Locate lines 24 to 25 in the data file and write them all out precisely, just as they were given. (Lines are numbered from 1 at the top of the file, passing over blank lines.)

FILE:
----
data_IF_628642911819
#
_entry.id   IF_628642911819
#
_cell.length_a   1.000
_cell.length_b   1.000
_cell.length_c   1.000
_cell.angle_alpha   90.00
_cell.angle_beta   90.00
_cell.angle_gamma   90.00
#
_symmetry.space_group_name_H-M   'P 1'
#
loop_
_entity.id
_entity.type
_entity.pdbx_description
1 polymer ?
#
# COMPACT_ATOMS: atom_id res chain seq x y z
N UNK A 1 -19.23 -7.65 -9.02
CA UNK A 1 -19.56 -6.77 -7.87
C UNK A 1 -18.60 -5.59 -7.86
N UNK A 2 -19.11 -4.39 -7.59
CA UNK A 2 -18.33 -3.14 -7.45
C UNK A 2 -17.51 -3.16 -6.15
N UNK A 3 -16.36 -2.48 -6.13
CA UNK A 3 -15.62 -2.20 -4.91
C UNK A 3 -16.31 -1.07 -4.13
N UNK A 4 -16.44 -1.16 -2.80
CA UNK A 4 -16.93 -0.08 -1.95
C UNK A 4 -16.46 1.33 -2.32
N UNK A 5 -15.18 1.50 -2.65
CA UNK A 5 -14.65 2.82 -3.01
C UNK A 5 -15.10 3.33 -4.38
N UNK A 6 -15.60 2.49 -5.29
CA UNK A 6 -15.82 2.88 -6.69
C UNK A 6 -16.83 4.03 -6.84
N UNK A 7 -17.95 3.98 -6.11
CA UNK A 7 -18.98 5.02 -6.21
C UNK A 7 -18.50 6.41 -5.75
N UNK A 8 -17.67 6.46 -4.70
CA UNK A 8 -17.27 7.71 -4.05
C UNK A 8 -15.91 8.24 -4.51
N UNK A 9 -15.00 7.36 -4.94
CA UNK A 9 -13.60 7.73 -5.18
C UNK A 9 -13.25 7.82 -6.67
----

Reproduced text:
N UNK A 2 -19.11 -4.39 -7.59
CA UNK A 2 -18.33 -3.14 -7.45